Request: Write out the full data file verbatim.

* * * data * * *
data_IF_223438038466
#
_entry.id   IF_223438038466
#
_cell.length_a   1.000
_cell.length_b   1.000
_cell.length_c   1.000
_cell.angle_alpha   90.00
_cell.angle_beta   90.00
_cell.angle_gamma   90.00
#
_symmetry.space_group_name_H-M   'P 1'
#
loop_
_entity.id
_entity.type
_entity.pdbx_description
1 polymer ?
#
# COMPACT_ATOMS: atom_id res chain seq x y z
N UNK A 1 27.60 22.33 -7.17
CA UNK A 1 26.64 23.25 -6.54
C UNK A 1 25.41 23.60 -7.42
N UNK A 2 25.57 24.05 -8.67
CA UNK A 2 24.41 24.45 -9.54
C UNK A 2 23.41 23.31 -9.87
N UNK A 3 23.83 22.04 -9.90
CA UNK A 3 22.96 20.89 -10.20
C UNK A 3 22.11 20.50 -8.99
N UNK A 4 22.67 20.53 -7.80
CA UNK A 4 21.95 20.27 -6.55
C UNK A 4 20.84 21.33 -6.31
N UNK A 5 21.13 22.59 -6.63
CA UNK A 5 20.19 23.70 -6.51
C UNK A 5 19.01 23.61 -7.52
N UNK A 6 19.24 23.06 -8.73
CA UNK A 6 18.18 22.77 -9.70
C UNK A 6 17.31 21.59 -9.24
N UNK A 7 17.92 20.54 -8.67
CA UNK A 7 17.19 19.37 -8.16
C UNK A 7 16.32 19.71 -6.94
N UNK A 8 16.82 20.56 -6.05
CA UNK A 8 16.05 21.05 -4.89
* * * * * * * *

data_IF_223438038466
#
_entry.id   IF_223438038466
#
_cell.length_a   1.000
_cell.length_b   1.000
_cell.length_c   1.000
_cell.angle_alpha   90.00
_cell.angle_beta   90.00
_cell.angle_gamma   90.00
#
_symmetry.space_group_name_H-M   'P 1'
#
loop_
_entity.id
_entity.type
_entity.pdbx_description
1 polymer ?
#
# COMPACT_ATOMS: atom_id res chain seq x y z
N UNK A 1 27.60 22.33 -7.17
CA UNK A 1 26.64 23.25 -6.54
C UNK A 1 25.41 23.60 -7.42
N UNK A 2 25.57 24.05 -8.67
CA UNK A 2 24.41 24.45 -9.54
C UNK A 2 23.41 23.31 -9.87
N UNK A 3 23.83 22.04 -9.90
CA UNK A 3 22.96 20.89 -10.20
C UNK A 3 22.11 20.50 -8.99
N UNK A 4 22.67 20.53 -7.80
CA UNK A 4 21.95 20.27 -6.55
C UNK A 4 20.84 21.33 -6.31
N UNK A 5 21.13 22.59 -6.63
CA UNK A 5 20.19 23.70 -6.51
C UNK A 5 19.01 23.61 -7.52
N UNK A 6 19.24 23.06 -8.73
CA UNK A 6 18.18 22.77 -9.70
C UNK A 6 17.31 21.59 -9.24
N UNK A 7 17.92 20.54 -8.67
CA UNK A 7 17.19 19.37 -8.16
C UNK A 7 16.32 19.71 -6.94
N UNK A 8 16.82 20.56 -6.05
CA UNK A 8 16.05 21.05 -4.89